After an individual has been arrested and charged, an authorised police officer will then make a determination with regard to their bail.
Bail dictates whether a person will regain their liberty after an arrest or not and the authorised police officer, under s 43(2) of the Bail Act 2013 (NSW), has the power to either:
• Release an accused person without bail or;
• Grant bail (with or without conditions) or;
• Refuse bail.
Any accused individual who has been refused bail or is not released on bail, is required to be brought in front of a court or authorised justice in order to make an ultimate determination regarding their bail as soon as is practicable (s 46(1)).
If an individual is refused bail, they are kept in custody on ‘remand’, which entails that they will be kept separated from the general prison population to signify that they are still innocent until
proven guilty. On the contrary, if they are granted bail, they are released from custody and granted liberty.
After a large public inquiry conducted by the NSW Law Reform Commission, a report recommending a large reform of the old Bail Act 1978 (NSW) was released and subsequently the new Bail Act 2013 (NSW) was introduced into mainstream legislation, as a means of aiding the complexities of the old Act.
Under the new Act, factors will be taking into account when determining whether to grant an accused bail or not – these factors are referred to as ‘bail concerns’.
Bail concerns are set out in s 17(2) of the Bail Act 2013 (NSW) and are concerns that if an accused person is released from custody, they will:
a. Fail to appear in any future proceedings for the offence or;
b. Commit another serious crime while released or;
c. Endanger the safety of victims or other members of the community or;
d. Tamper with witnesses or evidence.
When determining bail concerns, the court will consider a number of factors which aid them in determining whether there is an ‘unacceptable risk’ that the accused individual will engage in one of the bail concerns listed above.
These factors are listed within section 18(1) and examples of such include:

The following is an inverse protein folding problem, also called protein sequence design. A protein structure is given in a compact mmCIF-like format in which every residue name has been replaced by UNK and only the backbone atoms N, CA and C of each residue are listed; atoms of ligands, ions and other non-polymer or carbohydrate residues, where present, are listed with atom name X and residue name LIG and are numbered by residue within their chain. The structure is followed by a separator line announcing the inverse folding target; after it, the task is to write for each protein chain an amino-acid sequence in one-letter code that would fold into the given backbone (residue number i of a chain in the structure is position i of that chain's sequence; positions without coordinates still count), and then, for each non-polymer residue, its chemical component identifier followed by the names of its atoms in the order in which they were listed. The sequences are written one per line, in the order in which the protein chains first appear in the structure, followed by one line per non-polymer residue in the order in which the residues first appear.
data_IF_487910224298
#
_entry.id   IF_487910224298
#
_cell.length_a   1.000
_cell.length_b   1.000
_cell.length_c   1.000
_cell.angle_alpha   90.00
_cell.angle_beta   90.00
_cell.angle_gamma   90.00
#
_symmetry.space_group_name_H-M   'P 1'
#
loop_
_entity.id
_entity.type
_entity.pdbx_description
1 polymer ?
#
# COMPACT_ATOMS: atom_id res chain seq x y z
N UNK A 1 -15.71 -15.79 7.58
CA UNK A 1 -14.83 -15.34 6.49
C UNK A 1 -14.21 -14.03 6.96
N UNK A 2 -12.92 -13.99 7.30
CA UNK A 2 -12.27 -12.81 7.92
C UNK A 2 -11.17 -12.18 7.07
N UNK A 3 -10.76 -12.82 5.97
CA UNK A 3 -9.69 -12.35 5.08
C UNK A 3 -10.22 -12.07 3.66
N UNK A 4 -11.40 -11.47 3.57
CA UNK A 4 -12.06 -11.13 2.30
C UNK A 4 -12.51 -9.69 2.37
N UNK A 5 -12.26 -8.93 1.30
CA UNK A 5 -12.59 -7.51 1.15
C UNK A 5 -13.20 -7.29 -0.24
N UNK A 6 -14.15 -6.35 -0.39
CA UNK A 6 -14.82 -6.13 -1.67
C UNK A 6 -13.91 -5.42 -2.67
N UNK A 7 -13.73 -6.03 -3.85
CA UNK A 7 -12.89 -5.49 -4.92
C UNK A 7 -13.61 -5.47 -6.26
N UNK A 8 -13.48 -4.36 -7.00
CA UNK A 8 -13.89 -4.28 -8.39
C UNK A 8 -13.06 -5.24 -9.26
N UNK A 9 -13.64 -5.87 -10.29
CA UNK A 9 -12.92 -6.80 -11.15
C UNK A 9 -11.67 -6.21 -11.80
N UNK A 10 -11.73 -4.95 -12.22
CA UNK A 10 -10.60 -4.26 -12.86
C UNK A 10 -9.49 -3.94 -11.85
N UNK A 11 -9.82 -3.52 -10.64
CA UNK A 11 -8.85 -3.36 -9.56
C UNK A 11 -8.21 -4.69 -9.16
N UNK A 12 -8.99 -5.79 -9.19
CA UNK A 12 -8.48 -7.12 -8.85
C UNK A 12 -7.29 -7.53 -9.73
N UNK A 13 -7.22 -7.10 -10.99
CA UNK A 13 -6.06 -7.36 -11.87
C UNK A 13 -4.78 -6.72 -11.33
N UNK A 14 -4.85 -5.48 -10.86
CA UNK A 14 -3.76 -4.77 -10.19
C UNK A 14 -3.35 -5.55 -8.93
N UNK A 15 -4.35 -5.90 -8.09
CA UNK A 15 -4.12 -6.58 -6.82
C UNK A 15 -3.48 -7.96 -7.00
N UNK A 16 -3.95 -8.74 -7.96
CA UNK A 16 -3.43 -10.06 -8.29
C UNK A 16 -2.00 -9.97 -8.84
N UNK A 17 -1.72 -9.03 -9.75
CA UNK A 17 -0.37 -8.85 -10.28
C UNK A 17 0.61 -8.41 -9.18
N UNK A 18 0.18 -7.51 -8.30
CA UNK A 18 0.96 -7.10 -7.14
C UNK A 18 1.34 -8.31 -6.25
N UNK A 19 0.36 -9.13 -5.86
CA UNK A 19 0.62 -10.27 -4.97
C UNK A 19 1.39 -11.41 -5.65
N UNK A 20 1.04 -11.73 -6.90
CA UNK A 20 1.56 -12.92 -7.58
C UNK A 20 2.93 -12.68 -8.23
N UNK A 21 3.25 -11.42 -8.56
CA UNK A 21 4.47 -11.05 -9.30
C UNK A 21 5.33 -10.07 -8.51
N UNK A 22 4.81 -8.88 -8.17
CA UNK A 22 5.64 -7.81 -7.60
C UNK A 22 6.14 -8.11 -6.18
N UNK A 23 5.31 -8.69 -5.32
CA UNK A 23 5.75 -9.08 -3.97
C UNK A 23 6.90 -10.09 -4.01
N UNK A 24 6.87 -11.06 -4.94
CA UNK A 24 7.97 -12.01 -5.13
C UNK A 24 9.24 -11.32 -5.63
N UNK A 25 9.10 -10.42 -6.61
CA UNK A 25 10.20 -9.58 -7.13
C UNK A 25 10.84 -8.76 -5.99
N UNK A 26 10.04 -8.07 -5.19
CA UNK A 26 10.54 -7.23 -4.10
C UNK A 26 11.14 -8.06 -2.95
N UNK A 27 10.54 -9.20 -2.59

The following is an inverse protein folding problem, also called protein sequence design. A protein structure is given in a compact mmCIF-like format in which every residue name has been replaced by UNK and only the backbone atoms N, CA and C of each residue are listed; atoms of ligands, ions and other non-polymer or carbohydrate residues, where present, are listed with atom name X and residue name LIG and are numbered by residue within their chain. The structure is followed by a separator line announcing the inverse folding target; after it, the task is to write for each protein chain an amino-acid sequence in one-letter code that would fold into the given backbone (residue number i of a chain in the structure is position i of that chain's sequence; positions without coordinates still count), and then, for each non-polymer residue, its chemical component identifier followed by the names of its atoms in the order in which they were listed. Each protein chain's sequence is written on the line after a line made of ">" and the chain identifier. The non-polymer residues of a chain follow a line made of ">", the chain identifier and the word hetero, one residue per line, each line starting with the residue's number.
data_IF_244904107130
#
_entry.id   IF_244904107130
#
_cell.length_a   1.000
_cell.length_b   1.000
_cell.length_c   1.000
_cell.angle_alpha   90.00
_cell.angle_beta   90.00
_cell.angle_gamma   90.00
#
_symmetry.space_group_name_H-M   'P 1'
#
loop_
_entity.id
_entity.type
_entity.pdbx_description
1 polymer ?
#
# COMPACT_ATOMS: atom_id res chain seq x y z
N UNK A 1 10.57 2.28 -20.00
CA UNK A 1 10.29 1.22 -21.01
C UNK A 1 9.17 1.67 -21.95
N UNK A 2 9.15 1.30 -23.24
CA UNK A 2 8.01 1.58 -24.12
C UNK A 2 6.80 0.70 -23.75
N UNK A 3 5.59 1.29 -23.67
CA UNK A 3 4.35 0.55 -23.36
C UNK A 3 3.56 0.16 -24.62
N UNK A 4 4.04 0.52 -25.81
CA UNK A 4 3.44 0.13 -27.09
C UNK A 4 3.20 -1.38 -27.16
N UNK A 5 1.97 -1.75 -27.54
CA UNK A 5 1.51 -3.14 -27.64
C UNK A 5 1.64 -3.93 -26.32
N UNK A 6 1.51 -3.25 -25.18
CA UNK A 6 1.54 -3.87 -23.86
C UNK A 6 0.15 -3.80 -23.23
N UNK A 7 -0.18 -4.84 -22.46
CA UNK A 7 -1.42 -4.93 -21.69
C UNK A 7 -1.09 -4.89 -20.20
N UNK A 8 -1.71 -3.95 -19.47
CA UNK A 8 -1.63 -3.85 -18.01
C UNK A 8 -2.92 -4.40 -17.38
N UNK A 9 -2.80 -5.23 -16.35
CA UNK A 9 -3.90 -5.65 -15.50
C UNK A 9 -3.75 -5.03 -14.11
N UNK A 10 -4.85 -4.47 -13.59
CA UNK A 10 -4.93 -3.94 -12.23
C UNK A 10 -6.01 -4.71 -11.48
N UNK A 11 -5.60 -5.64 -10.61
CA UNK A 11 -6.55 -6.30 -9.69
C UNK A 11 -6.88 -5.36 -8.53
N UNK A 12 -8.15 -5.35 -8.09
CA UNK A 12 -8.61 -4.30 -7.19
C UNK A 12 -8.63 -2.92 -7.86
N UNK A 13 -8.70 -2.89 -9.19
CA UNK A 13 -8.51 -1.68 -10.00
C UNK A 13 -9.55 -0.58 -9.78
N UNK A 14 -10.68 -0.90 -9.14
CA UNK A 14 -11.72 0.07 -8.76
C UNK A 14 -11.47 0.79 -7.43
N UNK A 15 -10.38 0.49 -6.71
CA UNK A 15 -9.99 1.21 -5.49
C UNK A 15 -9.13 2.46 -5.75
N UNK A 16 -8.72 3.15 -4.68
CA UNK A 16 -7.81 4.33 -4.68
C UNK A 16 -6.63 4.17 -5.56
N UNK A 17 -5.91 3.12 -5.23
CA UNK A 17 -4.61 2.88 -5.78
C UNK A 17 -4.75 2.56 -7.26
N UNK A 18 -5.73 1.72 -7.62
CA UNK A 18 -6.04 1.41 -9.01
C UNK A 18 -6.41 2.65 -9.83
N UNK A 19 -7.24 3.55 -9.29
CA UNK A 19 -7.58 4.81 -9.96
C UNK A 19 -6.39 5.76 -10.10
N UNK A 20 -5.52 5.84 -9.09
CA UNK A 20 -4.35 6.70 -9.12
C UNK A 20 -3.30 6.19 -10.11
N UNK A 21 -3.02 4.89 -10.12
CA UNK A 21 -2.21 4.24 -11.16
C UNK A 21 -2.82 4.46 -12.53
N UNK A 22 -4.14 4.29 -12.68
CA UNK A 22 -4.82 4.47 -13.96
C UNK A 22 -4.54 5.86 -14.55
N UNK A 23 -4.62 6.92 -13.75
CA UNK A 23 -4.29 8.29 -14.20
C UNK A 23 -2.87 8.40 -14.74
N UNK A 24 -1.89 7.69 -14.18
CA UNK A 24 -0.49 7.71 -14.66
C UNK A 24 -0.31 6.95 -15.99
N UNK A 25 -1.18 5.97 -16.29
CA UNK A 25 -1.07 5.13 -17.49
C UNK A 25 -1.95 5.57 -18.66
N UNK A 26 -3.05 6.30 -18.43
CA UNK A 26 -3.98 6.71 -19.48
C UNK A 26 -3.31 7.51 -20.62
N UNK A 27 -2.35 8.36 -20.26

- the accused’s background (s 18(1)(a))
- the nature and seriousness of the offence (s 18(1)(b))
- the strength of the prosecution’s case (s18(1)(c))
- the accused’s history of violence (s 18(1)(d)) and a number of other factors.
If an unacceptable risk has been found however, this does not generally mean that the accused individual will immediately be refused bail.
The bail authority must then determine if the unacceptable risk can be mitigated by the imposition of ‘bail conditions’ and a complete refusal of bail will only occur if the unacceptable risk cannot be mitigated by imposing conditions (s 20). An example of a bail conditions is a ‘conduct requirement’, which imposes a requirement on the accused person to act or refrain from acting in a certain manner, for example, reporting to police everyday or not associating with a specific person while released on bail. Other bail conditions include, security requirements, character acknowledgments and enforcement conditions.
If bail has still been refused, the accused individual can apply to the Supreme Court of NSW for a further bail application. Bail can only be applied for more than once in circumstances where:
• The accused has new information that would aid in their application for bail or;
• There is a change in circumstances or;
• The accused lacked proper legal representation during their first application or;
• The accused is under 18 years of age and the last bail application was done during their first court appearance for the offence.
If you require any assistance in navigating the bail application process or seek to make an application yourself, please contact ETB Legal at 0412 915 247 or (02) 9188 9669.